Most of us think of the ER as a location of last resort. We wouldn't head to the local emergency department for, say, a bout with strep or a mild rash. Those illnesses, we figure, are best left to primary care doctors — family medicine or general practitioners — whose waiting rooms aren't filled with more serious conditions like diabetic seizures or trauma victims. It seems like a good deal for everyone if patients aren't clogging ERs with non-life-threatening emergencies, and even when your situation isn't urgent, you're probably not eager to wait five hours for a doc to see you for 10 minutes and give you a prescription antibiotic.
This presupposes, of course, that all of us have primary care doctors we can simply pick up the phone and make an appointment with. Not so, by a long shot. In fact, the National Association of Community Health Centers estimates that 62 million Americans either don't have access or don't have reliable access to primary care because of a shortage of primary care physicians [source: Ritchie]. While the Affordable Care Act might be putting insurance cards in our hands, it could also be sending a lot of us to the only medical treatment facility we have access to: the emergency room.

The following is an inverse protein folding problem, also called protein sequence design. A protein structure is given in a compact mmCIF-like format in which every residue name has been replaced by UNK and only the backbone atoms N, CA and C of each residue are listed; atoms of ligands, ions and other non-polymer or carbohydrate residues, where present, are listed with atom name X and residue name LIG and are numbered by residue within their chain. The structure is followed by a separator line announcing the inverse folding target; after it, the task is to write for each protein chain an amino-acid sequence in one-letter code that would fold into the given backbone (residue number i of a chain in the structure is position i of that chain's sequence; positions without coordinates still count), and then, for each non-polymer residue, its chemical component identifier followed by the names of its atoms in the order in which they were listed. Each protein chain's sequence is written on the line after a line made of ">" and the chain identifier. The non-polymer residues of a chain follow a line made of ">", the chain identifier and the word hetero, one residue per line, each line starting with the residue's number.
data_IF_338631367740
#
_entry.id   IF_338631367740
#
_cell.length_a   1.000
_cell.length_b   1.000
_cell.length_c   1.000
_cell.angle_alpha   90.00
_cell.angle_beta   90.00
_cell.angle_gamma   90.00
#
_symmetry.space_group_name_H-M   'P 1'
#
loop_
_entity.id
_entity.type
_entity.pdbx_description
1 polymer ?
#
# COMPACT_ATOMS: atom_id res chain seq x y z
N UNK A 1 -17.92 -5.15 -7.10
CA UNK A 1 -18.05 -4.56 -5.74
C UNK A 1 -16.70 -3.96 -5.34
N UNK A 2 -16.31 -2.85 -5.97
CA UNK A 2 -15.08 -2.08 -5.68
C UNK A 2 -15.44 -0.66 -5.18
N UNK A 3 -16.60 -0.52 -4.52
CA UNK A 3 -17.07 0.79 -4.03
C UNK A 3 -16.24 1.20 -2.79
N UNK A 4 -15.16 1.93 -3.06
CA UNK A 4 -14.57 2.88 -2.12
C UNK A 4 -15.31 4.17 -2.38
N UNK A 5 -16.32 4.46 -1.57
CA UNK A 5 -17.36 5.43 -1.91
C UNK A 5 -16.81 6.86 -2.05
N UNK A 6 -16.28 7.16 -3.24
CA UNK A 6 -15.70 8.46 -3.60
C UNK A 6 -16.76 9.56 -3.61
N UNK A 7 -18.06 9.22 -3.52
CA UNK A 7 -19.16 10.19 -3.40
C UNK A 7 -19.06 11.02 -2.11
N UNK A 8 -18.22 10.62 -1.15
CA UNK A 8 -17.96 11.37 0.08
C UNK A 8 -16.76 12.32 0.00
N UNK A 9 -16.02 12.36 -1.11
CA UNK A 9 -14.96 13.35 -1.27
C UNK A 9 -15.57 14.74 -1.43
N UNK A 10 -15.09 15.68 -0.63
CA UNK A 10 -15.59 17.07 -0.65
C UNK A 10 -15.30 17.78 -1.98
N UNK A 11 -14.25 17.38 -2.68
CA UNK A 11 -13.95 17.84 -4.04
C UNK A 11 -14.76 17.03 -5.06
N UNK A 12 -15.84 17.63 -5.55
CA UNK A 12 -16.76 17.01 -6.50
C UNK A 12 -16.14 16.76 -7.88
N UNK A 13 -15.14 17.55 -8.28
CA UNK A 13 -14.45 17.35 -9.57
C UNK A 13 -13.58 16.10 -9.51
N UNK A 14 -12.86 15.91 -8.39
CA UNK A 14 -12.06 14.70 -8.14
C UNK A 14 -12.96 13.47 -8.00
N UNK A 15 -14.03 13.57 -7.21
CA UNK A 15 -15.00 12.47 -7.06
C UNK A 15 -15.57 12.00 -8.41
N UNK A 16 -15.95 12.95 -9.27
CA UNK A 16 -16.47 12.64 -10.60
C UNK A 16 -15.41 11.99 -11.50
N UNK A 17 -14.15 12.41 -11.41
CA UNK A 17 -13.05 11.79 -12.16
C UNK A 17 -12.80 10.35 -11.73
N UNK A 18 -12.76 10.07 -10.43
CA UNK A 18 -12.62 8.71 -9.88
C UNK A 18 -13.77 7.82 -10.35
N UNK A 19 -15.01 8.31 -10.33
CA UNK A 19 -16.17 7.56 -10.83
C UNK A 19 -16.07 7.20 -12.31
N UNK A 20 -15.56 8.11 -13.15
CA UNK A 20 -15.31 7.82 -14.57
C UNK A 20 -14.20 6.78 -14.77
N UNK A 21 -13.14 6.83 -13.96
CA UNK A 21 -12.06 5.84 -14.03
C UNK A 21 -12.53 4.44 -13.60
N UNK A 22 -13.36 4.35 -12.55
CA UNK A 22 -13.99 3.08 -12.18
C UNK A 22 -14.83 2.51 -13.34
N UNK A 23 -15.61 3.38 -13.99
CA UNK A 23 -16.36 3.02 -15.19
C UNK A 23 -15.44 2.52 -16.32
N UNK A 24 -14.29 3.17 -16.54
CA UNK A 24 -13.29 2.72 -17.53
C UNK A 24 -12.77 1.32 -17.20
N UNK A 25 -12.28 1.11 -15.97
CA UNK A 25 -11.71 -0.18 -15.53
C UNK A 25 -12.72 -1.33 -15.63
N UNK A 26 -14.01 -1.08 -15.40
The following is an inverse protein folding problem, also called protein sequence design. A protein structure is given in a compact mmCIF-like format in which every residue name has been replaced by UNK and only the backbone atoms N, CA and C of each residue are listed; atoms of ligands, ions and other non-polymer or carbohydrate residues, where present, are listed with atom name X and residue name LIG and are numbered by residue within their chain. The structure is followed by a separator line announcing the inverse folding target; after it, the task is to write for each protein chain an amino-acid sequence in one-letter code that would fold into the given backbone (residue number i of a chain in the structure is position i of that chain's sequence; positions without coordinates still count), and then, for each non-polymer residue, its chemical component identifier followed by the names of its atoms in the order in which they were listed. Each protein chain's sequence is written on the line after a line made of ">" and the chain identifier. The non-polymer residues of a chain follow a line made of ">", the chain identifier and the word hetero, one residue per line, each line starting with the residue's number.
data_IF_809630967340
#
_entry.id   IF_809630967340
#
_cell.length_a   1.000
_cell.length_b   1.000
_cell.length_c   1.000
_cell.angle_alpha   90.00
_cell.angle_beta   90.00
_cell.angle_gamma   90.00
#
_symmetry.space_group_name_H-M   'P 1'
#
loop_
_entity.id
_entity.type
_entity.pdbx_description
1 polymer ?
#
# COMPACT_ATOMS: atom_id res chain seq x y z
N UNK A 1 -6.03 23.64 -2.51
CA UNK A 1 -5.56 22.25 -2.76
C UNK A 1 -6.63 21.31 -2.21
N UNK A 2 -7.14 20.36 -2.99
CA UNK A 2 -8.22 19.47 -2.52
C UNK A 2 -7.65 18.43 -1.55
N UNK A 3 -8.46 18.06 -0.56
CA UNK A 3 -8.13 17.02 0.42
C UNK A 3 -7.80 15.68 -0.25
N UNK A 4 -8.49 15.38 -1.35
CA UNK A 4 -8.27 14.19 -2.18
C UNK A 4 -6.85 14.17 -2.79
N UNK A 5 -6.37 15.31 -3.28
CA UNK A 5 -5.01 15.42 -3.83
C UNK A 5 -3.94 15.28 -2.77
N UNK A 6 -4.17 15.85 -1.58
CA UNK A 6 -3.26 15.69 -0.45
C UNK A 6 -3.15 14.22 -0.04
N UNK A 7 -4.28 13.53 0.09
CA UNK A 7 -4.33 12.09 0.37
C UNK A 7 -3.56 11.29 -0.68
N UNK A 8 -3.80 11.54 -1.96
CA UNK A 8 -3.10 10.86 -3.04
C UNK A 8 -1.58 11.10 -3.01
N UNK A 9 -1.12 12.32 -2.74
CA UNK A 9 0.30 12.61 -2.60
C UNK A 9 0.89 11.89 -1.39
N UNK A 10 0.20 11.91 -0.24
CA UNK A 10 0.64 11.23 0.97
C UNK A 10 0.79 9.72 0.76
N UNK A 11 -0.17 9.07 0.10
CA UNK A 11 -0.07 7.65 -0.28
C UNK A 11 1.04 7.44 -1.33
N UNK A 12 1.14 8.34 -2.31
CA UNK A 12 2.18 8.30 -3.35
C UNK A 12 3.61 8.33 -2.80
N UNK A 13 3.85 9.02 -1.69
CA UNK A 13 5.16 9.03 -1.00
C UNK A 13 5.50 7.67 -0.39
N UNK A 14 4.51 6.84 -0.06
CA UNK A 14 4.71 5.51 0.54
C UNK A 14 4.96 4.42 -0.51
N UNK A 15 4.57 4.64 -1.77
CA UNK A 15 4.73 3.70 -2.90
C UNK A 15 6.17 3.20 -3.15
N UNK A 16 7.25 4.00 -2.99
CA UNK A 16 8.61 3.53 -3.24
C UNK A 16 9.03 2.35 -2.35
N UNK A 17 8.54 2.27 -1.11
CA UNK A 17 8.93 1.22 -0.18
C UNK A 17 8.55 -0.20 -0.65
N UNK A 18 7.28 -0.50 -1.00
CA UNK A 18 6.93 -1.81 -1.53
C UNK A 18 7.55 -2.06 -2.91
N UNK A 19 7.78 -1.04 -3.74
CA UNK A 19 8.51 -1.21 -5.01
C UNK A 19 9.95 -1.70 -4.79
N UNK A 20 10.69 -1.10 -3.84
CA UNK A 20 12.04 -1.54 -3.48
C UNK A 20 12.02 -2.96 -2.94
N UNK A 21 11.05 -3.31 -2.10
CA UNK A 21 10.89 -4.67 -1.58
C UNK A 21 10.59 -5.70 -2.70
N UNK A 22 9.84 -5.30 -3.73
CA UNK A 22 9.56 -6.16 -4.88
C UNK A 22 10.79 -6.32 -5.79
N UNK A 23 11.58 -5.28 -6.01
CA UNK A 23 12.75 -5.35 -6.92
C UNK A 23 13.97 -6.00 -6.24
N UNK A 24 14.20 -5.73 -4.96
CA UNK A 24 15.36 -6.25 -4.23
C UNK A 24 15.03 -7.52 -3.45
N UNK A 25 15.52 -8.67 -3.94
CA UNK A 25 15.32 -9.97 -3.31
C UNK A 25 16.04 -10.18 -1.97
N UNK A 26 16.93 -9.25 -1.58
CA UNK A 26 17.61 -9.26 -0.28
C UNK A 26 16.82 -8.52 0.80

How do we know that? One study in the journal Science showed that Medicaid coverage significantly increased emergency room visits by 40 percent over those without insurance, including diagnoses and treatment normally associated with primary care [source: Taubman et al.]. So it does seem that if you have insurance and no stable primary care provider, you're statistically more likely to go to the emergency room for medical treatment.
That's probably not entirely welcome news to those who are pushing insurance coverage to help lower crowding in the emergency room, and other longer-term studies do point to a downtick of ER usage from insured patients over time [source: Miller]. But we can't entirely trace the problem to folks simply not understanding what the emergency department is used for.
As we pointed out earlier, there's often a disconnect between primary care demand and availability. While general practitioners formerly made up half the population of physicians in the United States in the 1960s, there's been a steep drop since [source: AAFP]. Now less than a third are specialists in primary care [source: AHRQ].
This essentially means that as increasingly more Americans have access to health care, fewer primary care physicians are available as a first line of defense for information and treatment. That might just leave folks wandering into the ER for routine treatments or non-emergent conditions.